Brady Hansen has been an entrepreneur for as long as he can remember. Though his ventures first started in the vein of painting curbs or selling pumpkins out of the back of his truck, at age 20 he launched his first big business. Seven years later, he’s been involved in multiple organizations, gaining experience in every facet of entrepreneurship along the way.

His most recent venture was Megalopolis, a company that created a community for people who want to bond over collectible figures, online events, social media groups and entertainment. And that market is huge. Hansen, who recently moved on to another venture, says Megalopolis has “barely scratched the surface” of its potential. “The most exciting thing in my eyes is the fact that this is only the beginning, there are many more big things on the horizon.”

Always on the move, Hansen is in the process of launching a new venture. “I have always had a love, better yet, a deep burning passion for business. I love to study every angle, every step in the process and every system of other great businesses and entrepreneurs,” he says. “To me, business and running a business isn’t a job, but a way of life.”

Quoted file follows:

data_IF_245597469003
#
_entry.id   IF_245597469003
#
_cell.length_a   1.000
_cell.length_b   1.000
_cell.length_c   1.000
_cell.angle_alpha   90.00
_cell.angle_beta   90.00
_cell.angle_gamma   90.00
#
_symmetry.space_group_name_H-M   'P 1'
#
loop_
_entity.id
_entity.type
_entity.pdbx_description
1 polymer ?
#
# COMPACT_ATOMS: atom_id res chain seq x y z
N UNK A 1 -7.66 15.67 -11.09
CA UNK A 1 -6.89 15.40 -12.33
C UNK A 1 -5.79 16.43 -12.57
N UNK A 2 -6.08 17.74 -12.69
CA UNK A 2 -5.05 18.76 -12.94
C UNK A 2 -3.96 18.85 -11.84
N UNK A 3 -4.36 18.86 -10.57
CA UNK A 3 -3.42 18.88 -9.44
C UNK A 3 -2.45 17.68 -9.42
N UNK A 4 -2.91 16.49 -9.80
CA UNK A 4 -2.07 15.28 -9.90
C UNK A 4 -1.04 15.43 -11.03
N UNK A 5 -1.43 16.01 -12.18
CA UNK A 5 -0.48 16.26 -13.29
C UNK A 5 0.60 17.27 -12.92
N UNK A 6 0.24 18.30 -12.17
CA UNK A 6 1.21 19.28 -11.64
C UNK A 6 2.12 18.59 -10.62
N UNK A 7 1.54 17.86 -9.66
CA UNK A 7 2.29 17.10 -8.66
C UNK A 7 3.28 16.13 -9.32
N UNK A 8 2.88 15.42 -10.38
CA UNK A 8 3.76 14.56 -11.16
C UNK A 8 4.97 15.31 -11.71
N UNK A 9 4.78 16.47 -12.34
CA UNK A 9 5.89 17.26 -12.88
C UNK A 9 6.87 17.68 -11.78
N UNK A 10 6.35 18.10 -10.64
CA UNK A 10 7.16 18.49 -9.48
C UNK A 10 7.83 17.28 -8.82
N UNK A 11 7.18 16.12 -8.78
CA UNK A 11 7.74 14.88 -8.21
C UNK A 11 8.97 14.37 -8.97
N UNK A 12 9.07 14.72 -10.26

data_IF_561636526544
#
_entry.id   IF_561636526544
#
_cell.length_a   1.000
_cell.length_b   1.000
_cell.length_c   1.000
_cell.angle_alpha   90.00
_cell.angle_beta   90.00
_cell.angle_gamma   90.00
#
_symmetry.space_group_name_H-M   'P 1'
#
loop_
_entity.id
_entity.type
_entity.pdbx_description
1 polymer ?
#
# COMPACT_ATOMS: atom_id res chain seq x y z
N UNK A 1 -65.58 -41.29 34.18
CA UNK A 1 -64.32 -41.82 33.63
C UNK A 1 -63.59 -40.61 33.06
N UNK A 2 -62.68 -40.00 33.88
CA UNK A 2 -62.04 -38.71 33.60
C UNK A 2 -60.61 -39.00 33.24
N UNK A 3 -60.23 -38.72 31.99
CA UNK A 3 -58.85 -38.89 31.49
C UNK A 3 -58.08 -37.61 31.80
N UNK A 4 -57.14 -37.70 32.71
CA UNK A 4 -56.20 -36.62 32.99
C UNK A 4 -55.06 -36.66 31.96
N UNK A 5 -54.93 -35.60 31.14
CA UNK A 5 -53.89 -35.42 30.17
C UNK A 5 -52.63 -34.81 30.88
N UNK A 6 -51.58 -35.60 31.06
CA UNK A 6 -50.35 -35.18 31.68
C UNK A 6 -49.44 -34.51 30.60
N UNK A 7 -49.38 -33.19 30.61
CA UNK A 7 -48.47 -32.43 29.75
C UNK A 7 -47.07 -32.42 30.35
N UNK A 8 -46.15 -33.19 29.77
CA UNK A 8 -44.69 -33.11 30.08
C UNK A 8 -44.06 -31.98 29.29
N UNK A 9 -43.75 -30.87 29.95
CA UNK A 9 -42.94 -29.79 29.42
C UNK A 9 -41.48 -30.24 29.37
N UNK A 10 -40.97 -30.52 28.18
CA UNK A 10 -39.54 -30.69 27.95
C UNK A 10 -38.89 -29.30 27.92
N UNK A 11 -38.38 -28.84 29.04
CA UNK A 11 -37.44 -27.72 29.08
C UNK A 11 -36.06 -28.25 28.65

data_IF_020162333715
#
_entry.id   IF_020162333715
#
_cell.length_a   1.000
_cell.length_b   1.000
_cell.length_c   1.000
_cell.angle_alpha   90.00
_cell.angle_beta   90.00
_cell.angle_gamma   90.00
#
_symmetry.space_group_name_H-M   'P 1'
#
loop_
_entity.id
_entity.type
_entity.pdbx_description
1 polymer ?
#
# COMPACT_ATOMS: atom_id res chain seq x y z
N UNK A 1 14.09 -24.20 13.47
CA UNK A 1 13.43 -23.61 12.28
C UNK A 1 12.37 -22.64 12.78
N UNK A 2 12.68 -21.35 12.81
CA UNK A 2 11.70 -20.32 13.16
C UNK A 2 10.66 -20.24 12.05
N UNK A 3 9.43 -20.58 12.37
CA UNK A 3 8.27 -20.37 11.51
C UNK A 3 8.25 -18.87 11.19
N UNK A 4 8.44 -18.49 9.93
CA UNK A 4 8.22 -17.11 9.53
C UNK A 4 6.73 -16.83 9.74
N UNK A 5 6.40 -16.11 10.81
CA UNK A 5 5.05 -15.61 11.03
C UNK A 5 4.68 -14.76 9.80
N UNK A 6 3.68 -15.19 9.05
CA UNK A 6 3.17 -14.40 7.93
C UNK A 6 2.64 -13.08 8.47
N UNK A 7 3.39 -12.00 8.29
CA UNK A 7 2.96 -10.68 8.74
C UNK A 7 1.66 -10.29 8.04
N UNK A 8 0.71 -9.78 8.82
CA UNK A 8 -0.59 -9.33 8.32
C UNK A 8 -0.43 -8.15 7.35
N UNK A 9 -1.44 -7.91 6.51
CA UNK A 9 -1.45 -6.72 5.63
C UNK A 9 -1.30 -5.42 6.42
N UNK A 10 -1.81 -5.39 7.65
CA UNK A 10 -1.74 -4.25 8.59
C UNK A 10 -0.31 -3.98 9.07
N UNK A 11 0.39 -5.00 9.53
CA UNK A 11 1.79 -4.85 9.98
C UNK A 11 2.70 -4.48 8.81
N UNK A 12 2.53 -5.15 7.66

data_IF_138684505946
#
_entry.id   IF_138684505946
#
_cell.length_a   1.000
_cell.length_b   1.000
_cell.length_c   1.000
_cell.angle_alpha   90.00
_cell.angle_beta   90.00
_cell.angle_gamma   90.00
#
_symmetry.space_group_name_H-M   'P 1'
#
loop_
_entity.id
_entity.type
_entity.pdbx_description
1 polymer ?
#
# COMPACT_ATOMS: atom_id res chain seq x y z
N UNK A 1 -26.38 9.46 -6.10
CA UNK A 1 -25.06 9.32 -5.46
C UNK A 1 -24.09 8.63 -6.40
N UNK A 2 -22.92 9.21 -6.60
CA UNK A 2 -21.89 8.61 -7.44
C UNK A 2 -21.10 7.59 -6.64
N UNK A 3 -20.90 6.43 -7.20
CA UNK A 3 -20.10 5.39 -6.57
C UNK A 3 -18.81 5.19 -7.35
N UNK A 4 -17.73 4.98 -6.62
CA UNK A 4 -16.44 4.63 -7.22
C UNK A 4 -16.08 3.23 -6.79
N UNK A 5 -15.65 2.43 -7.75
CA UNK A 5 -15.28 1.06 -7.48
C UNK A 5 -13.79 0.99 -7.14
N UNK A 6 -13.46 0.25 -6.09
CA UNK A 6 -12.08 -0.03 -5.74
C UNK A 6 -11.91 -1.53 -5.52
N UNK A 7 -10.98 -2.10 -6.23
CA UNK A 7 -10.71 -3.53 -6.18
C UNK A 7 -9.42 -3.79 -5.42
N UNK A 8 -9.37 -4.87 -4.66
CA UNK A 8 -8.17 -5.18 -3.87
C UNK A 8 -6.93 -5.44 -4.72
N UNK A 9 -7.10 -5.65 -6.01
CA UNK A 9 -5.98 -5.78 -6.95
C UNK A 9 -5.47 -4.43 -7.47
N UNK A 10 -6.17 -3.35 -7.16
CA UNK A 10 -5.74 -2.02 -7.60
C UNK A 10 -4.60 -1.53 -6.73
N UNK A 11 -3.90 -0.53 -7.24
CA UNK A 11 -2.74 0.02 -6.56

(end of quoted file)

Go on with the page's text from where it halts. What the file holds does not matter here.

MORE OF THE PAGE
Last book read: “The Greatest Salesman in the World by Og Mandino”

 

Elaina Pappas, 27
Director of Marketing, Utah Jazz

Starting with a corporate services internship with Real Salt Lake, Elaina Pappas quickly worked her way up in Utah’s sports community. She is now director of marketing for the Utah Jazz, where she leads marketing campaigns for engaging the team’s fan base. Pappas helped make the phrase “Take Note” catch on with fans and players alike. She also helped generate awareness for the high-profile launches of the 2017 Nike jerseys, Utah Jazz app and Vivint Smart Home Arena renovation.